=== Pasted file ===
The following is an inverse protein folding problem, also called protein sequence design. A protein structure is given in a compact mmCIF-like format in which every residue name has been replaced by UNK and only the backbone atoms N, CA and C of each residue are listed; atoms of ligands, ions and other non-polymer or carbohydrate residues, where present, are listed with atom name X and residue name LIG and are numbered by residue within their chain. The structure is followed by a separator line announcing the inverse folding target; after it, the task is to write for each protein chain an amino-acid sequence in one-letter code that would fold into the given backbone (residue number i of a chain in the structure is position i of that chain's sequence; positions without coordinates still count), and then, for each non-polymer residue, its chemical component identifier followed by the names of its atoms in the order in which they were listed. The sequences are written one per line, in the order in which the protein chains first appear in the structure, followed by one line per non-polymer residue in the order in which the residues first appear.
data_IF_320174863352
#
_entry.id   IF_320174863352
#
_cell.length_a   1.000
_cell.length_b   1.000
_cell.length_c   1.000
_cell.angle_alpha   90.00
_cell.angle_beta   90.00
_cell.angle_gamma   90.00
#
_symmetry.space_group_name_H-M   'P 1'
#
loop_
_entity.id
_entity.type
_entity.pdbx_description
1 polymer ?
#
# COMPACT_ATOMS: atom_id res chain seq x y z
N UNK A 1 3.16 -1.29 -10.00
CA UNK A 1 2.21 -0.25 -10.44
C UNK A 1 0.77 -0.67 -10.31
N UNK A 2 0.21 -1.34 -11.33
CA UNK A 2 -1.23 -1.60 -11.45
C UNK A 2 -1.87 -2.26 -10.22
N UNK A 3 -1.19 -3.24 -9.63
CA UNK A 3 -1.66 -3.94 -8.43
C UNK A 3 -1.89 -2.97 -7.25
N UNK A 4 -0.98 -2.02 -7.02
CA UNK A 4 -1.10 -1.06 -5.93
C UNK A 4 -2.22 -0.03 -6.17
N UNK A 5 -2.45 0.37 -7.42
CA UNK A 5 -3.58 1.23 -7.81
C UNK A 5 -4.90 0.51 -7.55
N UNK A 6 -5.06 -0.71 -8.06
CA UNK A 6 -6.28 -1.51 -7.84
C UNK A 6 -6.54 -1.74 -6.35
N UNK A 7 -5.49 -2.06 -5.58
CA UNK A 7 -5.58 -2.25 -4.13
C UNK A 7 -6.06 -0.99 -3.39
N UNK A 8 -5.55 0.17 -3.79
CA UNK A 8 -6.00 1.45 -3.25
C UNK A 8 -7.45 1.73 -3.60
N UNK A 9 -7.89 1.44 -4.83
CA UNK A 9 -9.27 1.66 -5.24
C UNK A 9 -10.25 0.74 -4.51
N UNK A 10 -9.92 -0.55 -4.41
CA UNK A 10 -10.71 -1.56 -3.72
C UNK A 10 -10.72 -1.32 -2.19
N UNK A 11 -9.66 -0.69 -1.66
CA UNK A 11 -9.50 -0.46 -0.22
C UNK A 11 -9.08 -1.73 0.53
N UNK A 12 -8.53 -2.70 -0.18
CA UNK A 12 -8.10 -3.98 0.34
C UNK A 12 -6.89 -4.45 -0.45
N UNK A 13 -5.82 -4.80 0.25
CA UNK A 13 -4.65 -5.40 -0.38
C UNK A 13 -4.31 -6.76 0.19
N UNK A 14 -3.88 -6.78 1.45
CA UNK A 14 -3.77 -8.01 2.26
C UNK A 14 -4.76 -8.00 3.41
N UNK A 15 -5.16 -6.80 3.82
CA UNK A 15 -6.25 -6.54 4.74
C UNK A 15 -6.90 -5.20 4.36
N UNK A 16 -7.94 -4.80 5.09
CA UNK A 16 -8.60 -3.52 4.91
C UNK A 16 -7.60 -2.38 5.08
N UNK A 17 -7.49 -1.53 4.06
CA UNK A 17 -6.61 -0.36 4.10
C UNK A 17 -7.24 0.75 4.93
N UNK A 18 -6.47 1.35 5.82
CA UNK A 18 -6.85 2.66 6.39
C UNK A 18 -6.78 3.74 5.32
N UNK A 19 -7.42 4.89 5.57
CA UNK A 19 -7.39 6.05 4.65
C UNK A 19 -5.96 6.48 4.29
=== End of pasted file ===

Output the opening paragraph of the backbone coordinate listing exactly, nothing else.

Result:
The following is an inverse protein folding problem, also called protein sequence design. A protein structure is given in a compact mmCIF-like format in which every residue name has been replaced by UNK and only the backbone atoms N, CA and C of each residue are listed; atoms of ligands, ions and other non-polymer or carbohydrate residues, where present, are listed with atom name X and residue name LIG and are numbered by residue within their chain. The structure is followed by a separator line announcing the inverse folding target; after it, the task is to write for each protein chain an amino-acid sequence in one-letter code that would fold into the given backbone (residue number i of a chain in the structure is position i of that chain's sequence; positions without coordinates still count), and then, for each non-polymer residue, its chemical component identifier followed by the names of its atoms in the order in which they were listed. The sequences are written one per line, in the order in which the protein chains first appear in the structure, followed by one line per non-polymer residue in the order in which the residues first appear.